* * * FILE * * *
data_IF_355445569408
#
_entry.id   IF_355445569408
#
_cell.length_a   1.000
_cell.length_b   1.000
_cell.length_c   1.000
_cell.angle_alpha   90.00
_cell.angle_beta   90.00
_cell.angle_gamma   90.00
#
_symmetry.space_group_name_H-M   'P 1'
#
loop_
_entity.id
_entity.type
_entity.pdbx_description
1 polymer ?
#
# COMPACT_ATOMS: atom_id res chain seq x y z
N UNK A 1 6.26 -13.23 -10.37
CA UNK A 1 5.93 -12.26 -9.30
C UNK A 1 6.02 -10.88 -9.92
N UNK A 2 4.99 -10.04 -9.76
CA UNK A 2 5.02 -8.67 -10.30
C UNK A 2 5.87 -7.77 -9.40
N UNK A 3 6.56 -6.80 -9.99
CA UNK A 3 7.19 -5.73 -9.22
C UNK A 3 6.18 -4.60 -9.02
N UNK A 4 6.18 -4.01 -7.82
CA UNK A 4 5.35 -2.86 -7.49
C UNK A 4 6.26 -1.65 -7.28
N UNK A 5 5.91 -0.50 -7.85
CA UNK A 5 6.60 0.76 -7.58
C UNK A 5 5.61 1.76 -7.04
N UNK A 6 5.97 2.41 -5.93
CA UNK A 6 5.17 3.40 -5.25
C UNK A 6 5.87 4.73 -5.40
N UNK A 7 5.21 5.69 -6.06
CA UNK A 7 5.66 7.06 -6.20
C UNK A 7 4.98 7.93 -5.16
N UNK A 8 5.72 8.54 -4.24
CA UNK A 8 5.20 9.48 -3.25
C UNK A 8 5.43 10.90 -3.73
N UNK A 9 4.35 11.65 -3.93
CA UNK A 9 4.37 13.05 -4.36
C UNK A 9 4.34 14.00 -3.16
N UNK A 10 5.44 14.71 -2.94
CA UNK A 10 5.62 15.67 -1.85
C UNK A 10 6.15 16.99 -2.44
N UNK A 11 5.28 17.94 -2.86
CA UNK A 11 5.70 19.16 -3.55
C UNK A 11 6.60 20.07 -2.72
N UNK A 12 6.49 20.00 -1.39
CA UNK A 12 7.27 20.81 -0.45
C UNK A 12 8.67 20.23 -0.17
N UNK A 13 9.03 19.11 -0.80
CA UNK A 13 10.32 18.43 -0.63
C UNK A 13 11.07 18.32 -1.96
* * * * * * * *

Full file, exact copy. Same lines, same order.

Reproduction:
data_IF_355445569408
#
_entry.id   IF_355445569408
#
_cell.length_a   1.000
_cell.length_b   1.000
_cell.length_c   1.000
_cell.angle_alpha   90.00
_cell.angle_beta   90.00
_cell.angle_gamma   90.00
#
_symmetry.space_group_name_H-M   'P 1'
#
loop_
_entity.id
_entity.type
_entity.pdbx_description
1 polymer ?
#
# COMPACT_ATOMS: atom_id res chain seq x y z
N UNK A 1 6.26 -13.23 -10.37
CA UNK A 1 5.93 -12.26 -9.30
C UNK A 1 6.02 -10.88 -9.92
N UNK A 2 4.99 -10.04 -9.76
CA UNK A 2 5.02 -8.67 -10.30
C UNK A 2 5.87 -7.77 -9.40
N UNK A 3 6.56 -6.80 -9.99
CA UNK A 3 7.19 -5.73 -9.22
C UNK A 3 6.18 -4.60 -9.02
N UNK A 4 6.18 -4.01 -7.82
CA UNK A 4 5.35 -2.86 -7.49
C UNK A 4 6.26 -1.65 -7.28
N UNK A 5 5.91 -0.50 -7.85
CA UNK A 5 6.60 0.76 -7.58
C UNK A 5 5.61 1.76 -7.04
N UNK A 6 5.97 2.41 -5.93
CA UNK A 6 5.17 3.40 -5.25
C UNK A 6 5.87 4.73 -5.40
N UNK A 7 5.21 5.69 -6.06
CA UNK A 7 5.66 7.06 -6.20
C UNK A 7 4.98 7.93 -5.16
N UNK A 8 5.72 8.54 -4.24
CA UNK A 8 5.20 9.48 -3.25
C UNK A 8 5.43 10.90 -3.73
N UNK A 9 4.35 11.65 -3.93
CA UNK A 9 4.37 13.05 -4.36
C UNK A 9 4.34 14.00 -3.16
N UNK A 10 5.44 14.71 -2.94
CA UNK A 10 5.62 15.67 -1.85
C UNK A 10 6.15 16.99 -2.44
N UNK A 11 5.28 17.94 -2.86
CA UNK A 11 5.70 19.16 -3.55
C UNK A 11 6.60 20.07 -2.72
N UNK A 12 6.49 20.00 -1.39
CA UNK A 12 7.27 20.81 -0.45
C UNK A 12 8.67 20.23 -0.17
N UNK A 13 9.03 19.11 -0.80
CA UNK A 13 10.32 18.43 -0.63
C UNK A 13 11.07 18.32 -1.96